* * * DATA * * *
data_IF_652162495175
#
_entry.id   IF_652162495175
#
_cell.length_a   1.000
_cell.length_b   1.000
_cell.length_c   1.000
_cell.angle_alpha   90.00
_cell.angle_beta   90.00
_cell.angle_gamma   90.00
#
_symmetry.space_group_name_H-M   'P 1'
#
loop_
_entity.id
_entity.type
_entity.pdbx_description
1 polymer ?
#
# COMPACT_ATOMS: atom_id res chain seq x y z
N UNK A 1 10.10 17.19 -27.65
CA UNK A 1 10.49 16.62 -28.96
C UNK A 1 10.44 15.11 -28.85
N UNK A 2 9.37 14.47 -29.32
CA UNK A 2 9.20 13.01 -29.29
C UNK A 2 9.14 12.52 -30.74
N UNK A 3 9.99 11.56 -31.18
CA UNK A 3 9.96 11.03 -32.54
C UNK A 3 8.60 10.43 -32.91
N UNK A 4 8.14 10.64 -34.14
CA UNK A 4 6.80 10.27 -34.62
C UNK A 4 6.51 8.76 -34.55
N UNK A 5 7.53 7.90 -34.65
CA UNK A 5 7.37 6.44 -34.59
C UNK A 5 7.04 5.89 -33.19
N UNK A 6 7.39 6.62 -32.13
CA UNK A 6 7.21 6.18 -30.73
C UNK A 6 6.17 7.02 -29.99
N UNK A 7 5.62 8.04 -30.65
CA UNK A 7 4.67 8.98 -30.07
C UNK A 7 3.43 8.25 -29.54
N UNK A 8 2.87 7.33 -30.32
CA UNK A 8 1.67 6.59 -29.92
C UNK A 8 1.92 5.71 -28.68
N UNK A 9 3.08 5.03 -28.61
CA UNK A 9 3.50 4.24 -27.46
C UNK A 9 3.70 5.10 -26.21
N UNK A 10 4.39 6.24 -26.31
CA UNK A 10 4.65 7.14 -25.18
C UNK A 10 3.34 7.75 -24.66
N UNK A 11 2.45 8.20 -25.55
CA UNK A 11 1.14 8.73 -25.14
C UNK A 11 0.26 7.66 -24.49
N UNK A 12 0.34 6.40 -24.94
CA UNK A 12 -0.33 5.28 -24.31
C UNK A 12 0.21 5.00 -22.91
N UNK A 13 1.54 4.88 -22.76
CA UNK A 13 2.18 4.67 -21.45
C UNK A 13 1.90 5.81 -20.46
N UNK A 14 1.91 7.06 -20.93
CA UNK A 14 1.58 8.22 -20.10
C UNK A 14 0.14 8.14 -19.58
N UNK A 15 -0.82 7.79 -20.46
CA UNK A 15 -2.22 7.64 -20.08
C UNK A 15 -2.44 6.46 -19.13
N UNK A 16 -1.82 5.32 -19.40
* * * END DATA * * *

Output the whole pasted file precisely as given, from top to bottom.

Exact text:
data_IF_652162495175
#
_entry.id   IF_652162495175
#
_cell.length_a   1.000
_cell.length_b   1.000
_cell.length_c   1.000
_cell.angle_alpha   90.00
_cell.angle_beta   90.00
_cell.angle_gamma   90.00
#
_symmetry.space_group_name_H-M   'P 1'
#
loop_
_entity.id
_entity.type
_entity.pdbx_description
1 polymer ?
#
# COMPACT_ATOMS: atom_id res chain seq x y z
N UNK A 1 10.10 17.19 -27.65
CA UNK A 1 10.49 16.62 -28.96
C UNK A 1 10.44 15.11 -28.85
N UNK A 2 9.37 14.47 -29.32
CA UNK A 2 9.20 13.01 -29.29
C UNK A 2 9.14 12.52 -30.74
N UNK A 3 9.99 11.56 -31.18
CA UNK A 3 9.96 11.03 -32.54
C UNK A 3 8.60 10.43 -32.91
N UNK A 4 8.14 10.64 -34.14
CA UNK A 4 6.80 10.27 -34.62
C UNK A 4 6.51 8.76 -34.55
N UNK A 5 7.53 7.90 -34.65
CA UNK A 5 7.37 6.44 -34.59
C UNK A 5 7.04 5.89 -33.19
N UNK A 6 7.39 6.62 -32.13
CA UNK A 6 7.21 6.18 -30.73
C UNK A 6 6.17 7.02 -29.99
N UNK A 7 5.62 8.04 -30.65
CA UNK A 7 4.67 8.98 -30.07
C UNK A 7 3.43 8.25 -29.54
N UNK A 8 2.87 7.33 -30.32
CA UNK A 8 1.67 6.59 -29.92
C UNK A 8 1.92 5.71 -28.68
N UNK A 9 3.08 5.03 -28.61
CA UNK A 9 3.50 4.24 -27.46
C UNK A 9 3.70 5.10 -26.21
N UNK A 10 4.39 6.24 -26.31
CA UNK A 10 4.65 7.14 -25.18
C UNK A 10 3.34 7.75 -24.66
N UNK A 11 2.45 8.20 -25.55
CA UNK A 11 1.14 8.73 -25.14
C UNK A 11 0.26 7.66 -24.49
N UNK A 12 0.34 6.40 -24.94
CA UNK A 12 -0.33 5.28 -24.31
C UNK A 12 0.21 5.00 -22.91
N UNK A 13 1.54 4.88 -22.76
CA UNK A 13 2.18 4.67 -21.45
C UNK A 13 1.90 5.81 -20.46
N UNK A 14 1.91 7.06 -20.93
CA UNK A 14 1.58 8.22 -20.10
C UNK A 14 0.14 8.14 -19.58
N UNK A 15 -0.82 7.79 -20.46
CA UNK A 15 -2.22 7.64 -20.08
C UNK A 15 -2.44 6.46 -19.13
N UNK A 16 -1.82 5.32 -19.40